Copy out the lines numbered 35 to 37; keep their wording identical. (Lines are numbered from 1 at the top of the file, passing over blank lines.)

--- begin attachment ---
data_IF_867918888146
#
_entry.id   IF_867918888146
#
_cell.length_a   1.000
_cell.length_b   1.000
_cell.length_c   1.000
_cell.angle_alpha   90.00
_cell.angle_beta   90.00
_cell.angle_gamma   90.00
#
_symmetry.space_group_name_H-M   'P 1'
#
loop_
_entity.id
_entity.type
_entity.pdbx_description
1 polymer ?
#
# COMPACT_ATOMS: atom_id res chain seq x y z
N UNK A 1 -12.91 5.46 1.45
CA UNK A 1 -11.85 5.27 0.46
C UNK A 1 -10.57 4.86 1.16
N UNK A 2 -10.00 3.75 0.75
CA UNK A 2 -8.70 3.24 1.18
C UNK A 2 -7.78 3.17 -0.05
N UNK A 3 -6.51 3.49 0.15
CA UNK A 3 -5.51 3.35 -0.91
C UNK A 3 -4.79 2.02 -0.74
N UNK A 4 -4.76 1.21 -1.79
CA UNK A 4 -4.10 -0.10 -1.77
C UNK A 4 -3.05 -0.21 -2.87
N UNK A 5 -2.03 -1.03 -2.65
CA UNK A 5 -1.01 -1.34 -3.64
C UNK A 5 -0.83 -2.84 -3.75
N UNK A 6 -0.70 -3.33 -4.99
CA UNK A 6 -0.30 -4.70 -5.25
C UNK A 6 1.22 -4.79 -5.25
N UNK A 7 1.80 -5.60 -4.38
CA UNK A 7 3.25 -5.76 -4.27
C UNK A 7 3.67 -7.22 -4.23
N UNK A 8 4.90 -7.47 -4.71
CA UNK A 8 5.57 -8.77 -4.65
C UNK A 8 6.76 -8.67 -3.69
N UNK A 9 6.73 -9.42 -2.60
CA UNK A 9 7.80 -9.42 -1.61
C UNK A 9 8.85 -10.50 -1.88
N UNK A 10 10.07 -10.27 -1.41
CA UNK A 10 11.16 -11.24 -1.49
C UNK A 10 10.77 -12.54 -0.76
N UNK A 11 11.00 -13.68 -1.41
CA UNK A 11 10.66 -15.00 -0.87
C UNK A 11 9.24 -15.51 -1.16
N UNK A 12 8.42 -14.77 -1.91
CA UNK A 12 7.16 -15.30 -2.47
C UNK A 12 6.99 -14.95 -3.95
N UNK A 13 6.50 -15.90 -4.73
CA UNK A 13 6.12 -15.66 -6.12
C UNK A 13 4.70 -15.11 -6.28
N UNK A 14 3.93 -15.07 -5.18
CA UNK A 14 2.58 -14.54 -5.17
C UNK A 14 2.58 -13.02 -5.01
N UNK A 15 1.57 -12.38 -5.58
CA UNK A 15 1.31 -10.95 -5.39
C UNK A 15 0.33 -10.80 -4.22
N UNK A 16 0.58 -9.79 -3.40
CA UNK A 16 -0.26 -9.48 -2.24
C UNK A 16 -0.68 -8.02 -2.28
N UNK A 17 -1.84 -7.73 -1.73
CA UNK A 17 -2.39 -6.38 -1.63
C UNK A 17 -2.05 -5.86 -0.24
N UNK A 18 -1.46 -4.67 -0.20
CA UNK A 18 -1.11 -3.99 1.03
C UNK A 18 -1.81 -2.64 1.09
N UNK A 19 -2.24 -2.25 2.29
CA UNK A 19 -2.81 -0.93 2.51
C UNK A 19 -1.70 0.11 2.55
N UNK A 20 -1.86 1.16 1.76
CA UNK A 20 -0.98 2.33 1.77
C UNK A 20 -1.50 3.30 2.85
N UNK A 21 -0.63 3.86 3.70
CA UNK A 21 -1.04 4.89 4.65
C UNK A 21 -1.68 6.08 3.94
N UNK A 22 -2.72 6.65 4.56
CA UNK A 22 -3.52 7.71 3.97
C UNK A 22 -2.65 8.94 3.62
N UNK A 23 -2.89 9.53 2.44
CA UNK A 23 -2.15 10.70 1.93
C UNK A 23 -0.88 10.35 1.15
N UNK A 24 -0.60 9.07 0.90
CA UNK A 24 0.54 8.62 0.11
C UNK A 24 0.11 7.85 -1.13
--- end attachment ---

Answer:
C UNK A 5 -0.83 -2.84 -3.75
N UNK A 6 -0.70 -3.33 -4.99
CA UNK A 6 -0.30 -4.70 -5.25